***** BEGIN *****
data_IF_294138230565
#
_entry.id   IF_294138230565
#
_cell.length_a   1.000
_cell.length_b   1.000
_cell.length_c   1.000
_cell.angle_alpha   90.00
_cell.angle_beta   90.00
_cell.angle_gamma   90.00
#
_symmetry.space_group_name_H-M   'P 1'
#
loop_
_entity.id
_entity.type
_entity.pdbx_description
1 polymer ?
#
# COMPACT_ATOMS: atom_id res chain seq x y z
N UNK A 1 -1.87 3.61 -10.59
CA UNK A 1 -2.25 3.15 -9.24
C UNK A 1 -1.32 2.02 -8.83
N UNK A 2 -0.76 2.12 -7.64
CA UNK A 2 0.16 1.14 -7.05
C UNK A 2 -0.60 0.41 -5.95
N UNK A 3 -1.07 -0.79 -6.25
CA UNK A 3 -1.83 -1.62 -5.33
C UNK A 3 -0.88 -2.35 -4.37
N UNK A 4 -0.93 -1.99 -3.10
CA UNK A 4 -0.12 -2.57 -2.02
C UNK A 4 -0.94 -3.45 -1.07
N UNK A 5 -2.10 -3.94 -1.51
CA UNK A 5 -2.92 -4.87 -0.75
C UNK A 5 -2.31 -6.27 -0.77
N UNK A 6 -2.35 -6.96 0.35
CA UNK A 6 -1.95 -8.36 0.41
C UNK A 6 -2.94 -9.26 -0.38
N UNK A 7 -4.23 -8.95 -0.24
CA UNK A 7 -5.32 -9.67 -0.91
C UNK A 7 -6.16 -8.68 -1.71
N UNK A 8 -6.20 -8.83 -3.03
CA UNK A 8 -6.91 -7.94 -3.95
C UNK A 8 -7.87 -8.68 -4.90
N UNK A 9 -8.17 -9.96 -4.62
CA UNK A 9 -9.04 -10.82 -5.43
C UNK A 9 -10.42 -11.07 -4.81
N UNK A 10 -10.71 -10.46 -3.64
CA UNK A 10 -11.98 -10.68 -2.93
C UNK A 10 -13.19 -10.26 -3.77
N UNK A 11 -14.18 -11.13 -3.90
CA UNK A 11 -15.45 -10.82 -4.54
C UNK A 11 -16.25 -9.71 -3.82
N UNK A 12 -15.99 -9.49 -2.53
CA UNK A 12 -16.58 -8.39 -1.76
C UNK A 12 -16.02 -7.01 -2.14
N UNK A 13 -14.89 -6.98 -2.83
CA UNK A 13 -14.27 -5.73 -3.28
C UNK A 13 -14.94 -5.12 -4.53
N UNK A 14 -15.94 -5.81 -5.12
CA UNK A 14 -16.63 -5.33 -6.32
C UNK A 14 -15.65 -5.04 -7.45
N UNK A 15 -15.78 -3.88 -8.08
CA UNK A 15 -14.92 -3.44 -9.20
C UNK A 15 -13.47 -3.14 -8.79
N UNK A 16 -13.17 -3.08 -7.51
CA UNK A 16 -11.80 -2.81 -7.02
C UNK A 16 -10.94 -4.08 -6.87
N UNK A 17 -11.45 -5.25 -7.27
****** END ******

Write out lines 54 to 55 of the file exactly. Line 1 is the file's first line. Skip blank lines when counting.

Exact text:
N UNK A 12 -15.99 -9.49 -2.53
CA UNK A 12 -16.58 -8.39 -1.76